Read our interview with Melissa Gilbert.

May 9: Billy Joel, 75

In the half century since Billy Joel signed his first record contract in 1972, the Bronx-born “Piano Man” has sold more than 150 million records, earned 23 Grammy nominations, racked up 33 Top 40 hits and was inducted into the Rock & Roll Hall of Fame. In 2014, he kicked off a monthly residency at Madison Square Garden, breaking the record for most performances at the venue, and he’s set to end his run this July with show number 150. Earlier this year, Joel took to the Grammys stage for the first time in 22 years, debuting his first new single since 2007, “Turn the Lights Back On.”

May 12: Ving Rhames, 65

Movie lovers first began to sit up and take notice of the Juilliard-trained actor after his role as the crime boss Marsellus Wallace in Pulp Fiction, and he soon started his decades-long run as computer hacker Luther Stickell in the Mission: Impossible franchise. (He’s already set to return in Dead Reckoning Part Two in 2025.) After winning best actor at the 1998 Golden Globes for HBO’s Don King: Only in America, he memorably gave his trophy to fellow nominee Jack Lemmon. He went on to voice a social worker in Lilo & Stitch and starred as Kojak in a reboot, but these days, his legendary baritone may be known to an even wider audience as the narrator of Arby’s iconic “We have the meats!” commercials.

May 13: Harvey Keitel, 85

Known for his gruff, tough-guy characters, the Brooklyn-born Keitel first teamed up with Martin Scorsese 57 years ago in the director’s 1967 feature debut, Who’s That Knocking at My Door. They would go on to work together for decades, most recently in 2019’s The Irishman. After collaborating with some of Hollywood’s finest directors — including Quentin Tarantino (Pulp Fiction), Jane Campion (The Piano) and Wes Anderson (The Grand Budapest Hotel) — Keitel stars in this month’s miniseries The Tattooist of Auschwitz, based on the best-selling novel by Heather Morris. He plays an Auschwitz survivor who was forced to tattoo identification numbers on his fellow prisoners and fell in love while in the camps.

May 14: George Lucas, 80

spinner image George Lucas on colorful, flashy background with all sorts of shapes and symbols
Dia Dipasupi/Getty Images

After studying at the University of Southern California film school, director George Lucas broke out with his sophomore feature, 1973’s American Graffiti, which earned five Oscar nominations. But it was his next film, Star Wars, that changed cinema forever, ushering in an era of big-budget, special-effects-heavy blockbusters that are fun for the whole family. He continued the trend when he developed the swashbuckling Indiana Jones franchise, and his special-effects company, Industrial Light & Magic, would help create movie magic in films like Jurassic Park. He’s currently hard at work on the Lucas Museum of Narrative Art in Los Angeles, which will be the world’s first museum dedicated to storytelling through images.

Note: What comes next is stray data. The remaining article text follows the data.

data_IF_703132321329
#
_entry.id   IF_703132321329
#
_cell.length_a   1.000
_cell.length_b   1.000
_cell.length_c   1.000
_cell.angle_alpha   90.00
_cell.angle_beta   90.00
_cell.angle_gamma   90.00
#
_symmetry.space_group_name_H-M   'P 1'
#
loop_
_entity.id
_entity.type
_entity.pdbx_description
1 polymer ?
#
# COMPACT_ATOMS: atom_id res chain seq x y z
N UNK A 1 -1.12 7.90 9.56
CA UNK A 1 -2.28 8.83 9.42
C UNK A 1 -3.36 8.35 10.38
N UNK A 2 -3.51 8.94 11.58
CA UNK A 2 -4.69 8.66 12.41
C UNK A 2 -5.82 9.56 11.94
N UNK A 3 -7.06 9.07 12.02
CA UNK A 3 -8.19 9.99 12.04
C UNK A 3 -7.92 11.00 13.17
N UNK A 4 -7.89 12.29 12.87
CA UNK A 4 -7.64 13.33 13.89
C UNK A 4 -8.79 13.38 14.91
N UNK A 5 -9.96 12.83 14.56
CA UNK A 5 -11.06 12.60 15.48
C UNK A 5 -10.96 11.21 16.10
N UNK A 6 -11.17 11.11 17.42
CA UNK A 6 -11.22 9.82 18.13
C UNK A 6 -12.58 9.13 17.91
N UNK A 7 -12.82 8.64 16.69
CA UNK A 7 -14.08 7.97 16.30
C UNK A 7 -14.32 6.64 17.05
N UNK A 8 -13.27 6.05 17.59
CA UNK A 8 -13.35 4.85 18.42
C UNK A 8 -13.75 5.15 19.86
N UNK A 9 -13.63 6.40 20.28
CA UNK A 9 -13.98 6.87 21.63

May 14: Cate Blanchett, 55

An eight-time Academy Award nominee, the Australian stage and screen favorite has picked up Oscars for her roles as Katharine Hepburn in The Aviator and as troubled New York socialite Jasmine French in Blue Jasmine. She earned some of her most rapturous raves in years for 2022’s Tár, in which she played a composer-conductor dealing with the fallout of a scandal. Next up, she’s temporarily leaving behind prestige dramas for this summer’s Borderlands, in which she’ll play a flamethrower-wielding bounty hunter named Lilith 3,000 years in the future.

May 16: Danny Trejo, 80

Few actors have taken as circuitous a route to Hollywood as Danny Trejo. The L.A.-born actor dealt with drug addiction in his childhood and spent 11 years going in and out of jail, eventually winning boxing titles while at San Quentin. He got sober, and in 1984, one of the actors he was sponsoring as a drug counselor accidentally helped him land his first gig as an extra. He went on to appear in films like Desperado, Heat and the From Dusk Till Dawn franchise. Surprisingly, it was a series of kids films, the Robert Rodriguez–directed Spy Kids, that was his biggest break, leading to his character Machete getting his own exploitation action film spin-offs. In 2023, he released his second cookbook, Trejo’s Cantina: Cocktails, Snacks & Amazing Nonalcoholic Drinks From the Heart of Hollywood. And befitting his reputation as one of the hardest-working guys in show business, Trejo has some 30 projects in the works, according to his IMDb profile.

May 22: Morrissey, 65

As the baritone-voiced front man of the Smiths, Morrissey inspired a generation of moody teens with his poetic and world-weary lyrics, and Rolling Stone would go on to include the group’s Meat Is Murder on its list of the top 500 albums of all time. After going solo in 1987, his fame rose in the U.S., where his 1992 album Your Arsenal picked up a Grammy nod for best alternative music album. Morrissey later penned a critically acclaimed 2013 memoir called Autobiography, and he has continued to release new music. Earlier this year, the often controversial and outspoken crooner had to cancel dates on his 40th anniversary tour due to physical exhaustion.